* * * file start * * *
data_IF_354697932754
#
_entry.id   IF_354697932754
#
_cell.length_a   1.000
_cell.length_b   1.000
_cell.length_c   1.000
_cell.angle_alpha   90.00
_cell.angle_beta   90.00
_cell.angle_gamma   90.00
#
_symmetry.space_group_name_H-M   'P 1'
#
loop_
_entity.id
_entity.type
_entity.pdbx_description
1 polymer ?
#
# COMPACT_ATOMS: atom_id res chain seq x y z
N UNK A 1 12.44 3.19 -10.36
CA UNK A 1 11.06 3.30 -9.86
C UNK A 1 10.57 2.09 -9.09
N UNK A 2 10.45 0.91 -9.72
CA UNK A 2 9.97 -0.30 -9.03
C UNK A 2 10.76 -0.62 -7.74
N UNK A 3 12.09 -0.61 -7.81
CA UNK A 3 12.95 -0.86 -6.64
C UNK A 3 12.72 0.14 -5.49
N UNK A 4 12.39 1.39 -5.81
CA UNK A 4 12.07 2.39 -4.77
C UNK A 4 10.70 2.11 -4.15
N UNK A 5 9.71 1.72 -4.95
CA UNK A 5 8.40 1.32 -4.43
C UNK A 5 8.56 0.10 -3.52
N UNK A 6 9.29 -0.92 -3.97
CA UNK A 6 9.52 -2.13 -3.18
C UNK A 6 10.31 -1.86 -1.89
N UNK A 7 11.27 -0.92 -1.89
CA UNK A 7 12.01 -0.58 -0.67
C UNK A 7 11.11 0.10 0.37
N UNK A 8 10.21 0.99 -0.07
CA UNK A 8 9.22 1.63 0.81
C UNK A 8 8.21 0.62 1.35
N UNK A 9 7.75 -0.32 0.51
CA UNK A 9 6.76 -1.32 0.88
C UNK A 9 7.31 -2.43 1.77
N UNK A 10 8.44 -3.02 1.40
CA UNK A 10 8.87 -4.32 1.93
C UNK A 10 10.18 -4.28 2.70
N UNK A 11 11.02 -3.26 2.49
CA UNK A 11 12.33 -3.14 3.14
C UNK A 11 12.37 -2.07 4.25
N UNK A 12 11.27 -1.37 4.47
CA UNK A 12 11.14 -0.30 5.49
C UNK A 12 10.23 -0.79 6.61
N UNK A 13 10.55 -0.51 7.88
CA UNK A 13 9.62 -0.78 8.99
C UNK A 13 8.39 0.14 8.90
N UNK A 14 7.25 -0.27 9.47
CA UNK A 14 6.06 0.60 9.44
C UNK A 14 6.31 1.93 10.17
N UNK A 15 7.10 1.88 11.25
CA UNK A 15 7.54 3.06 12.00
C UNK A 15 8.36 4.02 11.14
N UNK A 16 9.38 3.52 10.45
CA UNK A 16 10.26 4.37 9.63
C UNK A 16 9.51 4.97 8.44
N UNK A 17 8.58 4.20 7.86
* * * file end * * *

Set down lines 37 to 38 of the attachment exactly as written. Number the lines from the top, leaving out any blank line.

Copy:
CA UNK A 6 9.52 -2.13 -3.18
C UNK A 6 10.31 -1.86 -1.89